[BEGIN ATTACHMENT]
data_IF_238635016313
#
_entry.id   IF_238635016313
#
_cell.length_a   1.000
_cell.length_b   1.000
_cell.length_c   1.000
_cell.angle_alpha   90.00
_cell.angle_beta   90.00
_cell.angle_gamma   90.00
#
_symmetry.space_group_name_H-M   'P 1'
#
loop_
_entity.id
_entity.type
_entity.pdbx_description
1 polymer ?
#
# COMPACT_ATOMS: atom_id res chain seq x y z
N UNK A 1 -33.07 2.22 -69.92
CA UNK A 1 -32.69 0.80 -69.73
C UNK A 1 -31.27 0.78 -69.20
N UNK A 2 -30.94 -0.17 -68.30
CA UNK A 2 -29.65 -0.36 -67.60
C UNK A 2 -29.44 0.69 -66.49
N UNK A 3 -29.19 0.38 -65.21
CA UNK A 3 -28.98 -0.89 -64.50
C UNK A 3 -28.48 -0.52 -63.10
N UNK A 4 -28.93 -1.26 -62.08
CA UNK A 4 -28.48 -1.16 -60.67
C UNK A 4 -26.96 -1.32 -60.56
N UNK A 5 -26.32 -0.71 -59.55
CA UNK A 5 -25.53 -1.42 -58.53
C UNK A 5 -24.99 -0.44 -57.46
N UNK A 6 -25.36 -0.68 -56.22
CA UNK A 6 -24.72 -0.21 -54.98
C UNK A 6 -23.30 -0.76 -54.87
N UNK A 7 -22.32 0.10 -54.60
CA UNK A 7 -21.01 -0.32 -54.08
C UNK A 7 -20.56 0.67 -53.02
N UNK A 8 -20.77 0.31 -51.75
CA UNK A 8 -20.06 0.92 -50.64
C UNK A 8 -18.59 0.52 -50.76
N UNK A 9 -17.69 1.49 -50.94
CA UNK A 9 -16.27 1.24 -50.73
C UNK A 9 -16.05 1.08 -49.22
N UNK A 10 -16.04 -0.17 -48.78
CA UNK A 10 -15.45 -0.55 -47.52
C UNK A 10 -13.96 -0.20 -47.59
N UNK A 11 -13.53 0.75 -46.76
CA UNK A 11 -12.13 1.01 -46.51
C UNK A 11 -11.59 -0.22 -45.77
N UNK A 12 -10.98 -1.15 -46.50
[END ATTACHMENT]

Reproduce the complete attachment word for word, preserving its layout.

data_IF_238635016313
#
_entry.id   IF_238635016313
#
_cell.length_a   1.000
_cell.length_b   1.000
_cell.length_c   1.000
_cell.angle_alpha   90.00
_cell.angle_beta   90.00
_cell.angle_gamma   90.00
#
_symmetry.space_group_name_H-M   'P 1'
#
loop_
_entity.id
_entity.type
_entity.pdbx_description
1 polymer ?
#
# COMPACT_ATOMS: atom_id res chain seq x y z
N UNK A 1 -33.07 2.22 -69.92
CA UNK A 1 -32.69 0.80 -69.73
C UNK A 1 -31.27 0.78 -69.20
N UNK A 2 -30.94 -0.17 -68.30
CA UNK A 2 -29.65 -0.36 -67.60
C UNK A 2 -29.44 0.69 -66.49
N UNK A 3 -29.19 0.38 -65.21
CA UNK A 3 -28.98 -0.89 -64.50
C UNK A 3 -28.48 -0.52 -63.10
N UNK A 4 -28.93 -1.26 -62.08
CA UNK A 4 -28.48 -1.16 -60.67
C UNK A 4 -26.96 -1.32 -60.56
N UNK A 5 -26.32 -0.71 -59.55
CA UNK A 5 -25.53 -1.42 -58.53
C UNK A 5 -24.99 -0.44 -57.46
N UNK A 6 -25.36 -0.68 -56.22
CA UNK A 6 -24.72 -0.21 -54.98
C UNK A 6 -23.30 -0.76 -54.87
N UNK A 7 -22.32 0.10 -54.60
CA UNK A 7 -21.01 -0.32 -54.08
C UNK A 7 -20.56 0.67 -53.02
N UNK A 8 -20.77 0.31 -51.75
CA UNK A 8 -20.06 0.92 -50.64
C UNK A 8 -18.59 0.52 -50.76
N UNK A 9 -17.69 1.49 -50.94
CA UNK A 9 -16.27 1.24 -50.73
C UNK A 9 -16.05 1.08 -49.22
N UNK A 10 -16.04 -0.17 -48.78
CA UNK A 10 -15.45 -0.55 -47.52
C UNK A 10 -13.96 -0.20 -47.59
N UNK A 11 -13.53 0.75 -46.76
CA UNK A 11 -12.13 1.01 -46.51
C UNK A 11 -11.59 -0.22 -45.77
N UNK A 12 -10.98 -1.15 -46.50